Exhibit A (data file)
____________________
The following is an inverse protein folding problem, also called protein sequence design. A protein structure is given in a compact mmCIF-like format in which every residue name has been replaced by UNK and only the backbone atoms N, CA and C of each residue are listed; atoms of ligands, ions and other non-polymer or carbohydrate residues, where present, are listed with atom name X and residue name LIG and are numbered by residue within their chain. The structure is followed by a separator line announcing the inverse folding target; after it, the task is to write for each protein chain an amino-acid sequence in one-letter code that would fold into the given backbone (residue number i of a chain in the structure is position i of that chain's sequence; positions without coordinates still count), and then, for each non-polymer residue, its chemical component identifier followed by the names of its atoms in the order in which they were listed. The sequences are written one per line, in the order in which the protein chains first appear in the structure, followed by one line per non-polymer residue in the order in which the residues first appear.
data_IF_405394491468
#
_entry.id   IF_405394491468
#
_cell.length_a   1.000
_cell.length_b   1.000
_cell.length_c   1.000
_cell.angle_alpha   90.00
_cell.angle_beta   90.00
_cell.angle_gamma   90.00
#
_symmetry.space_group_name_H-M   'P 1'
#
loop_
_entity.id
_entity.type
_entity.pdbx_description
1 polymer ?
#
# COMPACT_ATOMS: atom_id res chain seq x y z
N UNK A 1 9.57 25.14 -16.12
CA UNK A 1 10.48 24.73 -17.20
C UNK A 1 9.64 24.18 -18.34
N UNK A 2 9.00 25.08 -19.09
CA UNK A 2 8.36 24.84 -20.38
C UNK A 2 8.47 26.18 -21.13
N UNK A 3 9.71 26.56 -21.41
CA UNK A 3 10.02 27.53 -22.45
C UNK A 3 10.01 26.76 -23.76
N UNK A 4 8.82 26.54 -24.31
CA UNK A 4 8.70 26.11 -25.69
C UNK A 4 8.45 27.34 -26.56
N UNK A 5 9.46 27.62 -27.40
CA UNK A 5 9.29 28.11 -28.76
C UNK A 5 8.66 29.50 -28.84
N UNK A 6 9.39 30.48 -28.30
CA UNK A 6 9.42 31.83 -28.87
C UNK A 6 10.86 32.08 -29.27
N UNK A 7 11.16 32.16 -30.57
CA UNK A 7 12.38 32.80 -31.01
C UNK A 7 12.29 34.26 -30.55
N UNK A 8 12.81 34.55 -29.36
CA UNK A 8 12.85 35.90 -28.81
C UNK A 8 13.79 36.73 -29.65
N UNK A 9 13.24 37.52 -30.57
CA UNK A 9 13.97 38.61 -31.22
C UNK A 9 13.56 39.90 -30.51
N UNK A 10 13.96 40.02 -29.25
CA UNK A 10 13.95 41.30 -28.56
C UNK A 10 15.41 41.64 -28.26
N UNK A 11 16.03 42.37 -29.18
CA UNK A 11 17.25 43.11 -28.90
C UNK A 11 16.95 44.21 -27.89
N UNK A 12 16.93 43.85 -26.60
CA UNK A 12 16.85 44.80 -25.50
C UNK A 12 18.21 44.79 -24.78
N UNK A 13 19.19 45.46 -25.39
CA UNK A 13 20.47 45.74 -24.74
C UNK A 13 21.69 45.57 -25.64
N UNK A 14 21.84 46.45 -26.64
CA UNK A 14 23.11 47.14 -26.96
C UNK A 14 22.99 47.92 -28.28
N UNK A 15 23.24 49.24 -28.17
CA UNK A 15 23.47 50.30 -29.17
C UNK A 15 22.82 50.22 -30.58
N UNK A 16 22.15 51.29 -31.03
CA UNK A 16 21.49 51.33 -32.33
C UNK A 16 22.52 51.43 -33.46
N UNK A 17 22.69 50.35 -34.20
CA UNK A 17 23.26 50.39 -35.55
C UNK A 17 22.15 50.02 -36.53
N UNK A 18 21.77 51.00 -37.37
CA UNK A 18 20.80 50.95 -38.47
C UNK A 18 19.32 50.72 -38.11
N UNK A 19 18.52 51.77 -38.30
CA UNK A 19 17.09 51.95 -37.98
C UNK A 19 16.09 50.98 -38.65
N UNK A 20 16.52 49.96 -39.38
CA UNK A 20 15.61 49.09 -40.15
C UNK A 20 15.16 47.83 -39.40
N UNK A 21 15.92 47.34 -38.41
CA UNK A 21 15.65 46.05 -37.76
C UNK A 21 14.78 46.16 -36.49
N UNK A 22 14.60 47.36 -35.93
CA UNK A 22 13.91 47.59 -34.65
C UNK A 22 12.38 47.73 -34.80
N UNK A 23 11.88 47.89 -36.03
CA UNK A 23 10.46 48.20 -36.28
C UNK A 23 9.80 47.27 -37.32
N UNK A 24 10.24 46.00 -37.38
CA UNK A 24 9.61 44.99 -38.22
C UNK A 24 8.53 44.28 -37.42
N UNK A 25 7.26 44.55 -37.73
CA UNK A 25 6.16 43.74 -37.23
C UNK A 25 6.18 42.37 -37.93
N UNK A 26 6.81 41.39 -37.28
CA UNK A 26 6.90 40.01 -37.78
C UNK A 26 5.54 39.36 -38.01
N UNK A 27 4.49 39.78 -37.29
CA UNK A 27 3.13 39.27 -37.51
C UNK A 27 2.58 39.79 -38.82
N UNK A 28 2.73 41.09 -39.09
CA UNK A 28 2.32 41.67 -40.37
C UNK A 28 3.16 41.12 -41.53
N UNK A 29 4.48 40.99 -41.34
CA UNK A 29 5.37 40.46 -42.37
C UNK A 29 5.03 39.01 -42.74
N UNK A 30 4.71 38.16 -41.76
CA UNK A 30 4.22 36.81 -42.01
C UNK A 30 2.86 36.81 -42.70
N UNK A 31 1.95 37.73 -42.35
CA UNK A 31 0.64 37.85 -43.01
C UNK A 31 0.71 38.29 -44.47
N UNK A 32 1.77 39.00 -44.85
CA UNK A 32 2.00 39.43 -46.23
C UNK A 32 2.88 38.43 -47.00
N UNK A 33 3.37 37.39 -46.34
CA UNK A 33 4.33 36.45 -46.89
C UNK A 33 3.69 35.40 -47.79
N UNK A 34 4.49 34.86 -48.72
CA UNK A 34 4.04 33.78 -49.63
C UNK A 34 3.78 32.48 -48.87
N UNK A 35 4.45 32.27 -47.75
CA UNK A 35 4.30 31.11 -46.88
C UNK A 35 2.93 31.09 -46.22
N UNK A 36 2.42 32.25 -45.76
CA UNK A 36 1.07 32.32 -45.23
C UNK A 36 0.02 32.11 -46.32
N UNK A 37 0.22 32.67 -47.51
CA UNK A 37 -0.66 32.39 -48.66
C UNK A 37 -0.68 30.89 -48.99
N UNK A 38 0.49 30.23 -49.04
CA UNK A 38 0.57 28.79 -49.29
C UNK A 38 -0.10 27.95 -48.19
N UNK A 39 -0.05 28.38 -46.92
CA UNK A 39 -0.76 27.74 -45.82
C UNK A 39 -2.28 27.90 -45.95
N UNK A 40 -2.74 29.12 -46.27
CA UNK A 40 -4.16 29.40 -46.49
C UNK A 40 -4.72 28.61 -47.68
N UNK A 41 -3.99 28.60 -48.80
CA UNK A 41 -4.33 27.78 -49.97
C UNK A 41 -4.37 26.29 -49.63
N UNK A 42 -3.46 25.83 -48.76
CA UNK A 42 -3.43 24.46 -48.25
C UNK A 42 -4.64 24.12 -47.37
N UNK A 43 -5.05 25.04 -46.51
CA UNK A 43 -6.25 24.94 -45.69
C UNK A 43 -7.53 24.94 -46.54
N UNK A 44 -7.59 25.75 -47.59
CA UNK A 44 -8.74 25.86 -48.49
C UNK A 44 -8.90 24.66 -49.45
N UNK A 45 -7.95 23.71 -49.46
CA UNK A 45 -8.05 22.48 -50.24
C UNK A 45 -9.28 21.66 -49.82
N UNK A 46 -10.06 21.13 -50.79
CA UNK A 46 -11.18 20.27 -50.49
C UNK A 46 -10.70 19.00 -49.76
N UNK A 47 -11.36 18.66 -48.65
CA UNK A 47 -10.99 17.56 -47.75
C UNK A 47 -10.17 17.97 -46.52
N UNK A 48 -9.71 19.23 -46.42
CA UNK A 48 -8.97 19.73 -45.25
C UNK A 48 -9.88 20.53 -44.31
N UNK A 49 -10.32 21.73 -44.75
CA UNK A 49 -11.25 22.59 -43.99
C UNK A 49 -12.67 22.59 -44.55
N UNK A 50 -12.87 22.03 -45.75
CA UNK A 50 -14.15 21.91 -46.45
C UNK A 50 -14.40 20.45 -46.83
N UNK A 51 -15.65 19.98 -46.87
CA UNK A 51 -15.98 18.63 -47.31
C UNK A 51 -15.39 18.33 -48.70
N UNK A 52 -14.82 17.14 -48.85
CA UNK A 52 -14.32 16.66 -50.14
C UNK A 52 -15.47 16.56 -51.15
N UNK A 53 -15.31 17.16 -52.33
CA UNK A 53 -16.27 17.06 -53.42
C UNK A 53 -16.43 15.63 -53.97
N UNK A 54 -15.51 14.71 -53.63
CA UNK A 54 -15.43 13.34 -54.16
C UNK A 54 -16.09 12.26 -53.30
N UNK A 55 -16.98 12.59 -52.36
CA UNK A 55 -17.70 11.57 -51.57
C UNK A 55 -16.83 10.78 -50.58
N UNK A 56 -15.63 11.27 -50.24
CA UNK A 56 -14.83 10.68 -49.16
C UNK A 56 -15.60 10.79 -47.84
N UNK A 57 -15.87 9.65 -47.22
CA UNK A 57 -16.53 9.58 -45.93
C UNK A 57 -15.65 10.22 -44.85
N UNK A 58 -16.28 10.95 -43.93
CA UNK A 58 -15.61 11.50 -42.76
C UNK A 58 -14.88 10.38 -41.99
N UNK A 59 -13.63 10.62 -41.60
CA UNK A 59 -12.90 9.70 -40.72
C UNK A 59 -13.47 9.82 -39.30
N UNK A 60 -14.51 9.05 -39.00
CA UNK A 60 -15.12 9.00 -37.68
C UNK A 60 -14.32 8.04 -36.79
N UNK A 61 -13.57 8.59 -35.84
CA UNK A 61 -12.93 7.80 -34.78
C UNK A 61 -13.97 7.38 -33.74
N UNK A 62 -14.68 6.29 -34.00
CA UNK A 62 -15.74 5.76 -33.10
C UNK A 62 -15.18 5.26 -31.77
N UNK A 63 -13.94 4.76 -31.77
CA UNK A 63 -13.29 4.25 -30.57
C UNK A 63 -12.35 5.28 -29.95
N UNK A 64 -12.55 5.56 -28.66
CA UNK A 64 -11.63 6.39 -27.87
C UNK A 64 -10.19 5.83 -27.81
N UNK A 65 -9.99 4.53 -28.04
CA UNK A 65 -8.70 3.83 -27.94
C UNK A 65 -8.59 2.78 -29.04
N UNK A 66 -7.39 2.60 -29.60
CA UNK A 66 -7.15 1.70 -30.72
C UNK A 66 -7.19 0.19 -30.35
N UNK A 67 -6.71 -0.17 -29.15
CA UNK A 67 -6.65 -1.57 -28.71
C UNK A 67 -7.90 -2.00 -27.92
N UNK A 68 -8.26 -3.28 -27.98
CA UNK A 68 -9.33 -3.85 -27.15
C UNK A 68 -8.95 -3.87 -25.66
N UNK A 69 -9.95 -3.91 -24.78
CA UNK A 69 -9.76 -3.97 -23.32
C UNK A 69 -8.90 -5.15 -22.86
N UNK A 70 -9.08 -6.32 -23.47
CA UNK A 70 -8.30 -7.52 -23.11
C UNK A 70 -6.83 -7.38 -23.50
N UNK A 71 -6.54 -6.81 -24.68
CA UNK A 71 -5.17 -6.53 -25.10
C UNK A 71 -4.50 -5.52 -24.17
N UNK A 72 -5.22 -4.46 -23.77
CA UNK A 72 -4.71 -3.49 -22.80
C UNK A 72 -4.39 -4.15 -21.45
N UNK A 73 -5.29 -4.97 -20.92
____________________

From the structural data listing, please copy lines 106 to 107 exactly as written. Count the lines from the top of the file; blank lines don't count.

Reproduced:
N UNK A 29 4.48 40.99 -41.34
CA UNK A 29 5.37 40.46 -42.37